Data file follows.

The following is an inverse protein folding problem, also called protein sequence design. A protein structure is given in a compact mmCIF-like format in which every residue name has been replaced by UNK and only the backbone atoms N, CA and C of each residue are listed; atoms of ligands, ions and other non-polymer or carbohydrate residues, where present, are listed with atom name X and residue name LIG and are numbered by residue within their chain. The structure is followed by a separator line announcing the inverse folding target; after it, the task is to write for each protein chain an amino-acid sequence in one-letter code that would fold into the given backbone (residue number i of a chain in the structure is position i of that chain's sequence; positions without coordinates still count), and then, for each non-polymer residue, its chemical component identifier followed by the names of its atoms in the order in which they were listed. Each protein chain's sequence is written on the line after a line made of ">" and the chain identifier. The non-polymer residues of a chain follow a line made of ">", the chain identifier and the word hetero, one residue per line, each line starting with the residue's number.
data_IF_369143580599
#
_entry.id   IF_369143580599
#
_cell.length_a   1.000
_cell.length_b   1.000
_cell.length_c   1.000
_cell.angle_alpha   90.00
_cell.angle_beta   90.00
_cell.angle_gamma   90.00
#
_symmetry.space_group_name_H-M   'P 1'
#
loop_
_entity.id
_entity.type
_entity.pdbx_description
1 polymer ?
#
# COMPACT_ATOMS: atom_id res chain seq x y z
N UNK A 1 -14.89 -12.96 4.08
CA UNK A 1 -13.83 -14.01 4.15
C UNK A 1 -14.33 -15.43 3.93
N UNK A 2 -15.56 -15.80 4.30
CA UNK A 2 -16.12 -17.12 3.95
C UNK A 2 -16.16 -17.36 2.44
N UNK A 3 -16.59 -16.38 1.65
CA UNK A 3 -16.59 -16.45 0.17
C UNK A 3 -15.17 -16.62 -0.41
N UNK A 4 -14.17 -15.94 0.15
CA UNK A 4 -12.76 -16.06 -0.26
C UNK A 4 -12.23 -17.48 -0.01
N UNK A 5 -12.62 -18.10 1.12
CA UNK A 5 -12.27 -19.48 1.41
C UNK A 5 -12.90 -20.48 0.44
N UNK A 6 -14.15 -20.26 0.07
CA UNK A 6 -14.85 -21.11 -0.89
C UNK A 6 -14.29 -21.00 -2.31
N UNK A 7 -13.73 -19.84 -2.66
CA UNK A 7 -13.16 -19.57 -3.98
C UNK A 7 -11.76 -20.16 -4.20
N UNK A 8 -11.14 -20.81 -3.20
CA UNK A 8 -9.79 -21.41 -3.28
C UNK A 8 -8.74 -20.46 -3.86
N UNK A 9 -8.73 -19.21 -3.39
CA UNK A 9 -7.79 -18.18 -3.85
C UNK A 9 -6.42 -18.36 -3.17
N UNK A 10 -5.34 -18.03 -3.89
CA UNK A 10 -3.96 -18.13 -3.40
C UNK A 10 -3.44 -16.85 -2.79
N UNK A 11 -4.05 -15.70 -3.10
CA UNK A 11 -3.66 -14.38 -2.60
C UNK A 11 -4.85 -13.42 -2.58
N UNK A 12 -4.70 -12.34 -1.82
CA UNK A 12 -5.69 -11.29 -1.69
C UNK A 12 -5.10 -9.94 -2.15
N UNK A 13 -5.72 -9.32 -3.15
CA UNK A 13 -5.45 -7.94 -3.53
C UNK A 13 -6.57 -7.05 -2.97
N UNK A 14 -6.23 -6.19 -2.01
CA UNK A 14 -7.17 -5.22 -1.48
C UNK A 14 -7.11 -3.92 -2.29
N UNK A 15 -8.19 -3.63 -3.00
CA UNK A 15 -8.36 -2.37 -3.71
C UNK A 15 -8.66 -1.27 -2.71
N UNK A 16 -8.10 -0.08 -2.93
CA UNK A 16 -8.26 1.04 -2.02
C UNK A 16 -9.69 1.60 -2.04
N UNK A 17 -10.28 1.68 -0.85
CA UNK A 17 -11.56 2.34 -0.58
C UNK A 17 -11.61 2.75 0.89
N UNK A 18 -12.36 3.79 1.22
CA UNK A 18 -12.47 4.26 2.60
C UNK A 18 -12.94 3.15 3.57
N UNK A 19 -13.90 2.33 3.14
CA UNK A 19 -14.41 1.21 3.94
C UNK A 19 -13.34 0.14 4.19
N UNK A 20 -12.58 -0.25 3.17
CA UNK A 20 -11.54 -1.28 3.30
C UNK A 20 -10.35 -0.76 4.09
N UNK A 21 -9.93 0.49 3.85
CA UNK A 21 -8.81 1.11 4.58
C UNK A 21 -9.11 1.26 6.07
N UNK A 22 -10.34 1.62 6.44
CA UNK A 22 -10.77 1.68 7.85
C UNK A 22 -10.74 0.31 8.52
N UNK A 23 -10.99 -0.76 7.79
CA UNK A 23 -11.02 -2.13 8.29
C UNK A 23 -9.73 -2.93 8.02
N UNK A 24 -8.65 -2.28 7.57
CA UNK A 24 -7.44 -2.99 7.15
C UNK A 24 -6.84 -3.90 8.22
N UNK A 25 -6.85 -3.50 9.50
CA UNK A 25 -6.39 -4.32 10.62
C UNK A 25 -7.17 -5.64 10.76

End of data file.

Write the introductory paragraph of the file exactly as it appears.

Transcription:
The following is an inverse protein folding problem, also called protein sequence design. A protein structure is given in a compact mmCIF-like format in which every residue name has been replaced by UNK and only the backbone atoms N, CA and C of each residue are listed; atoms of ligands, ions and other non-polymer or carbohydrate residues, where present, are listed with atom name X and residue name LIG and are numbered by residue within their chain. The structure is followed by a separator line announcing the inverse folding target; after it, the task is to write for each protein chain an amino-acid sequence in one-letter code that would fold into the given backbone (residue number i of a chain in the structure is position i of that chain's sequence; positions without coordinates still count), and then, for each non-polymer residue, its chemical component identifier followed by the names of its atoms in the order in which they were listed. Each protein chain's sequence is written on the line after a line made of ">" and the chain identifier. The non-polymer residues of a chain follow a line made of ">", the chain identifier and the word hetero, one residue per line, each line starting with the residue's number.